- Pennsylvania Supreme Court Allows Certain Asbestos Plaintiffs Two Apparent Bites at the Apple against New Defendants
- December 21, 2009 | Author: Craig T. Liljestrand
- Law Firm: Hinshaw & Culbertson LLP - Chicago Office
Abrams v. Pneumo Abex Corp., Pa., No. 17 EAP 2008, 10/21/09
The Pennsylvania Supreme Court recently held that asbestos plaintiffs who had recovered from non-malignant conditions prior to Pennsylvania’s adoption of the “two-disease rule” in 1992 may now seek damages from new defendants if they later develop an asbestos-related cancer. Abrams v. Pneumo Abex Corp., Pa., No. 17 EAP 2008, (Oct. 21, 2009). The high court further ruled that damages for lung cancer are not identical to risk of cancer claims, and that cancer and non-cancer claims give rise to separate causes of action.
The two plaintiffs were diagnosed with non-malignant asbestos conditions in April 1984 and January 1985, respectively. Both timely filed suit against numerous defendants, but not defendant John Crane, Inc. (Crane), seeking damages for their conditions and for increased risk and fear of cancer. That suit was resolved by settlement shortly before trial.
In December 2002, plaintiffs were diagnosed with asbestos-related lung cancer. They timely sued various defendants, including Crane. Crane moved for summary judgment arguing that plaintiffs’ claims were time-barred by the prior suit and the applicable statute of limitations period under Pennsylvania’s previous “one-disease rule.” The trial court agreed and granted Crane summary judgment.
The Pennsylvania intermediate appellate court affirmed the trial court’s granting of summary judgment, ruling that plaintiffs’ risk of cancer claims in the 1980s “were premised on the assertion that [plaintiffs] would contract cancer in the future as a result of occupational exposure to asbestos and thus pertained to the same malignant asbestos-related disease for which [plaintiffs] now seek to recover damages.” Abrams v. Pneumo Abex Corp., 939 A.2d 388, 394 (Pa. Super. 2007) (en banc). Further, and according to the court, “the law required a plaintiff to file suit, within the applicable statute of limitations, against all potential asbestos defendants upon being diagnosed with an asbestos-related disease.”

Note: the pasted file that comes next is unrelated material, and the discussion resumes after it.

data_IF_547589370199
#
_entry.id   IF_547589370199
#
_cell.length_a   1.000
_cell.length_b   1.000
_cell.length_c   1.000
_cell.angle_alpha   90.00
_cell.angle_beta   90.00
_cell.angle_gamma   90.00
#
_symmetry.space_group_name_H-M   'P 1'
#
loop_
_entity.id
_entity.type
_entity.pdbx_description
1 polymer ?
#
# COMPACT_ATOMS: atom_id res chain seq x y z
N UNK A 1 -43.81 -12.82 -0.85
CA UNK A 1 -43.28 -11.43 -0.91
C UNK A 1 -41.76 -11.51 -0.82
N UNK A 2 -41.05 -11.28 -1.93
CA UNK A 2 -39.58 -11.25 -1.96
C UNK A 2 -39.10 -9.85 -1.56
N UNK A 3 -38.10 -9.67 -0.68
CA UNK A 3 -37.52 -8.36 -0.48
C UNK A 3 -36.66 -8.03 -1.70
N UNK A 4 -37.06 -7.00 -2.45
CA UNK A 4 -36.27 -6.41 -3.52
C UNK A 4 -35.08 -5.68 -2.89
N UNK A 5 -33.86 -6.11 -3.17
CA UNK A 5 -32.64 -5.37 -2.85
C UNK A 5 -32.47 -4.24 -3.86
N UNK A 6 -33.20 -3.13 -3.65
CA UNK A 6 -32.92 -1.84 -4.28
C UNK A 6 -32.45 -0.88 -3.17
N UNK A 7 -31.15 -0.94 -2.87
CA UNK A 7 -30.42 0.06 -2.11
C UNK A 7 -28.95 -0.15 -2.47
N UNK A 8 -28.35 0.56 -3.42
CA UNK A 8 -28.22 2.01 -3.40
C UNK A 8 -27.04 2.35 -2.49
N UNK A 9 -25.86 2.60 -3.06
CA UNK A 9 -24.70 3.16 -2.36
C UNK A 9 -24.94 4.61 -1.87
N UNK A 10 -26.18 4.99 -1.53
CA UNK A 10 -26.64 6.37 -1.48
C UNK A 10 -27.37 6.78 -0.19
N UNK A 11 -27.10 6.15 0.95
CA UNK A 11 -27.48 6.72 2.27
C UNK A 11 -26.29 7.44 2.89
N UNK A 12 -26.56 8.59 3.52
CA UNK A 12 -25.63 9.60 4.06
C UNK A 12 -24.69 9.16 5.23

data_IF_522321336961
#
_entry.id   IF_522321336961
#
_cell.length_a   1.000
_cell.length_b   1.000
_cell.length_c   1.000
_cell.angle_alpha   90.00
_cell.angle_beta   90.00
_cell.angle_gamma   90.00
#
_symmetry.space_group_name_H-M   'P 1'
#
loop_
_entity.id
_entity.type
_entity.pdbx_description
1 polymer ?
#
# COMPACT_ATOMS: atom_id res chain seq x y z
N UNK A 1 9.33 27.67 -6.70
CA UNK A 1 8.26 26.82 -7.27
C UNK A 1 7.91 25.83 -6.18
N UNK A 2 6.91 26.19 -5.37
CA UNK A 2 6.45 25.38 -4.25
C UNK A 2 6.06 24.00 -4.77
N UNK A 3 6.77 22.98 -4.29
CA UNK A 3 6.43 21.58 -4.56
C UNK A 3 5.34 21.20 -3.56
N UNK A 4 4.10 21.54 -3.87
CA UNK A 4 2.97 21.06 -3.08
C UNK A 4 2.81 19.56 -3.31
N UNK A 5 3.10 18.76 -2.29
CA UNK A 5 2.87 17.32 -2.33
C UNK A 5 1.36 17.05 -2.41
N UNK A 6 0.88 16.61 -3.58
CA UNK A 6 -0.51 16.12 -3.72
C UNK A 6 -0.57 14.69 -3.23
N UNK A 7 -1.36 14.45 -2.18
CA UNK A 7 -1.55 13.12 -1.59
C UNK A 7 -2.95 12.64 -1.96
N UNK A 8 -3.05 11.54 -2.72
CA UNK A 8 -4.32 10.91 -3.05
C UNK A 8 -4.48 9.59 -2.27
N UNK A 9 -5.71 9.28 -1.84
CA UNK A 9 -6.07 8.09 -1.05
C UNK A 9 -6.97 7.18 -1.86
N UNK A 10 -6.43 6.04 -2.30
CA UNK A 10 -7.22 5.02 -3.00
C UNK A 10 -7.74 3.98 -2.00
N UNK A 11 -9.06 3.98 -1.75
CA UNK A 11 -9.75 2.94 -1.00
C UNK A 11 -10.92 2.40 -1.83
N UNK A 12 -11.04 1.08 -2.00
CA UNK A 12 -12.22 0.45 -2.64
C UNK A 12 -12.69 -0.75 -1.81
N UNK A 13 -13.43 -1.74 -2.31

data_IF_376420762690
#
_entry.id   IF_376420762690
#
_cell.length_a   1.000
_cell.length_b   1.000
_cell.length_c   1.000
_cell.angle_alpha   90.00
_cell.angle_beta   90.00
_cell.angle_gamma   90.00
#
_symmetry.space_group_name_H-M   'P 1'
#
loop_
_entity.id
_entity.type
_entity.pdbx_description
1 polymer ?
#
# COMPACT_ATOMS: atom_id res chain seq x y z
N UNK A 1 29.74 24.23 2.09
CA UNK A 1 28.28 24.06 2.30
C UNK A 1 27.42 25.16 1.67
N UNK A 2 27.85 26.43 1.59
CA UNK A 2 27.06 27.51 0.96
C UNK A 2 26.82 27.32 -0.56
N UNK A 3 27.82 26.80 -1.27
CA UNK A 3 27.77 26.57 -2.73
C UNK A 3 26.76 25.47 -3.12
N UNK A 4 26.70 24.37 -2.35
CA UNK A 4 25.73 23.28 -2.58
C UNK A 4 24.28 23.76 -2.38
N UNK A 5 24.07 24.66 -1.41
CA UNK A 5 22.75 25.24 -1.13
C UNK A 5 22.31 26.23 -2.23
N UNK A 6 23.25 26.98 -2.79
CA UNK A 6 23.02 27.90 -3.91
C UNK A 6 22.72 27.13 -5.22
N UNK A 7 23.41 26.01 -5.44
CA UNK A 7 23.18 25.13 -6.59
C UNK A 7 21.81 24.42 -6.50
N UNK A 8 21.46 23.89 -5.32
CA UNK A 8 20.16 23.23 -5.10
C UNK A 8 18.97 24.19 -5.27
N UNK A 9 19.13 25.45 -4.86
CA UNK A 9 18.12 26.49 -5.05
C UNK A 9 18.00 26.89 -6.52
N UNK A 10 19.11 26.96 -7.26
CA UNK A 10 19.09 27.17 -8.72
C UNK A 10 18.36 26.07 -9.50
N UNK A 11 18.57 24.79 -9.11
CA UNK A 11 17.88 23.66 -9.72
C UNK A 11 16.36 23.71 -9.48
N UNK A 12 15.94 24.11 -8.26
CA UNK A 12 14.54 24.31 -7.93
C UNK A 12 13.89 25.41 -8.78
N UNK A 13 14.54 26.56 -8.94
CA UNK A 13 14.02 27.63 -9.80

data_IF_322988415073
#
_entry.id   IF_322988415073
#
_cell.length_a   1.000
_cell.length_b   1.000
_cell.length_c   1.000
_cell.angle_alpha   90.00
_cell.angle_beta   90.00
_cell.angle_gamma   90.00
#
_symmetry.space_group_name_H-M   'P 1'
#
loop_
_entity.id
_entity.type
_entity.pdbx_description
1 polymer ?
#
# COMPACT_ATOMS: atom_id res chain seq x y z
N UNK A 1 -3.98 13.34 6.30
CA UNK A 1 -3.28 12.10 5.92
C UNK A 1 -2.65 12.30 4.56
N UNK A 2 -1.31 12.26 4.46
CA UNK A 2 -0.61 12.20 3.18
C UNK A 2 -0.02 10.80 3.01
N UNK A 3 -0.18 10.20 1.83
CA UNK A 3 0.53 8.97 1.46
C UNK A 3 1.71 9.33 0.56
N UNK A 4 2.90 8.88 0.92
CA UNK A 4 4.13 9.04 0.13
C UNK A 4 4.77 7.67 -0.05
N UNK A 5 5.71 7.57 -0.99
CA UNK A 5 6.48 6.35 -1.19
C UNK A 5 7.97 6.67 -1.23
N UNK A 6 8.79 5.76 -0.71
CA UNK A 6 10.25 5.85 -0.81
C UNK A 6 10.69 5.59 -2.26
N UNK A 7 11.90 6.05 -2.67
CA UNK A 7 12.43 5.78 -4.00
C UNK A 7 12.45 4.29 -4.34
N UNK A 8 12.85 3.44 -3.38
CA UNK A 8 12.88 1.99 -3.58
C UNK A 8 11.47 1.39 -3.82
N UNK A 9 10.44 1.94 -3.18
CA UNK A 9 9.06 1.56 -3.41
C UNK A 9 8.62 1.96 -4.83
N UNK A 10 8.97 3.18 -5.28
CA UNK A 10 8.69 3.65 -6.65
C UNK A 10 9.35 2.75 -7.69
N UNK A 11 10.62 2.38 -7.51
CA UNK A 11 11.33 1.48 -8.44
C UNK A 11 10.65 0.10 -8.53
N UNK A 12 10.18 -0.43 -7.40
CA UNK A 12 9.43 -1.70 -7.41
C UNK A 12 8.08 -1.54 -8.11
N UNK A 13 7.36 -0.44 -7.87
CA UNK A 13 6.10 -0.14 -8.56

In 1992, in deciding a case involving the issue of the recovery for injuries resulting from asbestos exposure, a superior court held that, “Pennsylvania must join a majority of jurisdictions which have adopted a ‘separate disease’ rule in asbestos exposure actions”-- the “two disease rule”-- and that “a plaintiff’s discovery of a nonmalignant, asbestos related lung pathology, whether or not accompanied by clinical symptoms of impaired pulmonary function, does not trigger the statute of limitations with respect to an action for a later, separately diagnosed, disease of lung cancer.” Marinari v. Asbestos Corp. Ltd., 612 A.2d 1021, 1022 (Pa. Super. 1992).
In the case at hand, the Pennsylvania high court ruled that plaintiffs’ prior settlement in 1993 with defendants other than Crane “does not preclude their current actions against Crane, and the critical factor in determining whether [plaintiffs] can maintain an action against Crane is whether [plaintiffs’] action against Crane for damages for lung cancer is timely under the applicable statute of limitations.” The Court went on to state, “[Plaintiffs’] damages claims for lung cancer are clearly separate and distinct from any claims for risk or fear of cancer that may have existed in the 1980s. Accordingly, the statute of limitations for [plaintiffs’] claims against Crane for lung cancer did not begin to run until December 2002.” Finally, in rejecting Crane’s assertion that allowing plaintiffs to proceed with their action for lung cancer would violate Crane’s right to repose, the Court clarified that “[n]o statutory right of repose exists with respect to asbestos cases. Indeed, had the legislature intended that asbestos exposure cases be subject to a statute of repose, it could have expressly indicated so in its enactment of 42 Pa.C.S.A. sec. 5524(8).” As such, the high court reversed the appellate court order that affirmed the trial court’s granting of summary judgment to Crane, and remanded the matter for further proceedings consistent with the opinion.
It should be noted that two Pennsylvania Supreme Court justices dissented, reasoning that plaintiffs’ claims against Crane should have been time-barred. According to the dissent, the statute of limitations had long expired before plaintiffs’ lung cancer suit was filed, because plaintiffs could have sued Crane for the prior asbestos exposure that formed the basis of the 1980s litigation. “Accordingly, when [plaintiffs] failed to name Crane as a defendant in their initial lawsuits, Crane became entitled to the repose afforded by the statute of limitations.”